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Personally I feel you should have at least 3 yrs being an EMT before becoming a medic.

I don't know why we have some who continue to think that? :confused: When I started about three years ago in my EMT class I heard the same thing. I also heard it out on the street too. "Get experience before you go to medic school." Flash forward to today and I can tell it is total BS and how wrong those that said it are. You do not need EMT experience to become a paramedic. You need an education: A&P, pharmacology, english composition, math to name a few, Use the search function here and you will see the consensus of what the members here think you need. Experience is not one of them.

Hearing this nonsense again and again gets my blood boiling. :angry:

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I don't know why we have some who continue to think that? :confused: When I started about three years ago in my EMT class I heard the same thing. I also heard it out on the street too. "Get experience before you go to medic school." Flash forward to today and I can tell it is total BS and how wrong those that said it are. You do not need EMT experience to become a paramedic. You need an education: A&P, pharmacology, english composition, math to name a few, Use the search function here and you will see the consensus of what the members here think you need. Experience is not one of them.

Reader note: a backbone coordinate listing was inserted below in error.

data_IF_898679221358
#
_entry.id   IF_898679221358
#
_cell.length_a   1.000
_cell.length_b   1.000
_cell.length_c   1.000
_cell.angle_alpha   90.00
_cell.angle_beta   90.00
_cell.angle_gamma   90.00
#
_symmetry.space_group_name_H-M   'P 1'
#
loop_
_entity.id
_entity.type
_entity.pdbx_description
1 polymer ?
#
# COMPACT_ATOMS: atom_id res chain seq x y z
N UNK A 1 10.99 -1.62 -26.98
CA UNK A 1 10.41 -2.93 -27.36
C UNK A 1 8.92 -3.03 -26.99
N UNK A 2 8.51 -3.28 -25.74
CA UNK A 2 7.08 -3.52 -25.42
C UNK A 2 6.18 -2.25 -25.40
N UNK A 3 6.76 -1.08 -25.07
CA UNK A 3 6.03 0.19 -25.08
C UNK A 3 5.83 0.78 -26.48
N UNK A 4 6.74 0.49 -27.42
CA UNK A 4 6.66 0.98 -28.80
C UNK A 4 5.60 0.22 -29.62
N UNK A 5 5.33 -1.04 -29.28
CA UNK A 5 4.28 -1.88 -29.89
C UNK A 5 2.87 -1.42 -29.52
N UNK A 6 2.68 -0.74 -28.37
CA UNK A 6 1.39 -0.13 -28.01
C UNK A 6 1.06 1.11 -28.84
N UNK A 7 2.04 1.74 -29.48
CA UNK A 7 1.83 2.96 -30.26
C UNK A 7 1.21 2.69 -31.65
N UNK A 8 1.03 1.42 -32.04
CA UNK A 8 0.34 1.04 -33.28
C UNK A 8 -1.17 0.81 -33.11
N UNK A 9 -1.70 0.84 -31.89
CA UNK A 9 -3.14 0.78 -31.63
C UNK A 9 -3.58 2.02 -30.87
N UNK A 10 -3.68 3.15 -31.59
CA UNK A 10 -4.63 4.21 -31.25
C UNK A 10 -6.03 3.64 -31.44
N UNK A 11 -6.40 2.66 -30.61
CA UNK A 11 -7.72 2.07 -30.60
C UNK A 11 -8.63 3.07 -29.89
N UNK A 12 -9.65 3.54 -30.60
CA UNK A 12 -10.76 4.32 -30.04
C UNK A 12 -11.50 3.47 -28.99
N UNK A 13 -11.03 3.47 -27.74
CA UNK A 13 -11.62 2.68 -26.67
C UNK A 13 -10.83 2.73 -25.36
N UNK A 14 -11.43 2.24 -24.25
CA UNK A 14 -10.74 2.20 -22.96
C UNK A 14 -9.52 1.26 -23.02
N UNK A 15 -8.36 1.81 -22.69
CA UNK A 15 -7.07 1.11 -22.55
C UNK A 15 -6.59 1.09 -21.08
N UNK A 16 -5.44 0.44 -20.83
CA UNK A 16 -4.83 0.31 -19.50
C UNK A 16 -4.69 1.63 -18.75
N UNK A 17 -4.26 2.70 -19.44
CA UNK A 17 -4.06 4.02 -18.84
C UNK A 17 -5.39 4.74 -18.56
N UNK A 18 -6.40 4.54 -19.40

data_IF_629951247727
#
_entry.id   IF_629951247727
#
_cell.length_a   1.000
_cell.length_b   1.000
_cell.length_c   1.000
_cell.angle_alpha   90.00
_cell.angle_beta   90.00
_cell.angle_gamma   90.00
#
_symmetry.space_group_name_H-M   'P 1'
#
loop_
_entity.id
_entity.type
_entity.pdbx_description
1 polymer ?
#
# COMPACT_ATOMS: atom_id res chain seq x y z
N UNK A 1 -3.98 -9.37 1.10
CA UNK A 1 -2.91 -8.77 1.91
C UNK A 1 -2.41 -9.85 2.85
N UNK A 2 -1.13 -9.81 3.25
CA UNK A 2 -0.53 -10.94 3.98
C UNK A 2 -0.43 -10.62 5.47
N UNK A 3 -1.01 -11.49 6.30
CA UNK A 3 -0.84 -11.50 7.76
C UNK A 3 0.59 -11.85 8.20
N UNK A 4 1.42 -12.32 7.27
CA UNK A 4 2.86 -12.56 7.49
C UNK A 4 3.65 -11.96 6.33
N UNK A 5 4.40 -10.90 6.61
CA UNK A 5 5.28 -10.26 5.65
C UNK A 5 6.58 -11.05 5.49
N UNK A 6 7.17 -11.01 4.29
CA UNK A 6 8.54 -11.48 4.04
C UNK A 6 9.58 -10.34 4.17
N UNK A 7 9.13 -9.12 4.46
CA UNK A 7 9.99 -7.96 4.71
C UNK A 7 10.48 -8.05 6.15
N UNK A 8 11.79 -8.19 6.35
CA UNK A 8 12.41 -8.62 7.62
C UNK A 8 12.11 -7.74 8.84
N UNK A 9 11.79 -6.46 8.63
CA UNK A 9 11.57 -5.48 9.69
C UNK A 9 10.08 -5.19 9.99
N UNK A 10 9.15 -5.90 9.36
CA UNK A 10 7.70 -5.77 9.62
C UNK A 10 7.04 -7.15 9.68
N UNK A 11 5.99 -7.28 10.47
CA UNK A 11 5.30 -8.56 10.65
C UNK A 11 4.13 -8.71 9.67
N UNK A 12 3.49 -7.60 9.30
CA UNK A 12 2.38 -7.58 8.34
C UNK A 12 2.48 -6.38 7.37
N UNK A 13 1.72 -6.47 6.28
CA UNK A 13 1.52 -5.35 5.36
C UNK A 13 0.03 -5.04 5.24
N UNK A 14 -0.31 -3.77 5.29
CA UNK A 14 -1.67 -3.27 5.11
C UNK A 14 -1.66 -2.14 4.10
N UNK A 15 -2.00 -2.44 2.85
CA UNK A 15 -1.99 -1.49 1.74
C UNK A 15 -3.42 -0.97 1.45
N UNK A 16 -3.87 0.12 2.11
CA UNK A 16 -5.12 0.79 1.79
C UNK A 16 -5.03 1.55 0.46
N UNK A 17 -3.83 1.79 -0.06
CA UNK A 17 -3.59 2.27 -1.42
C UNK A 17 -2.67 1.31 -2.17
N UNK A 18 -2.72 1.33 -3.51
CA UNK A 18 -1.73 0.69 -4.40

Hearing this nonsense again and again gets my blood boiling. :angry:

Most paramedic schools "require" experience- around here it's usually one year but too often that is waved. Sorry, but I disagree with the notion that experience is not necessary. I am curious to hear why you feel this way.

New doctors spend a year internship right out of medical school and then progress to their residencies. They are evaluated by veterans, their skills are verified and honed. Same with nurses. Most shadow veterans for awhile before they are turned loose to work on their own.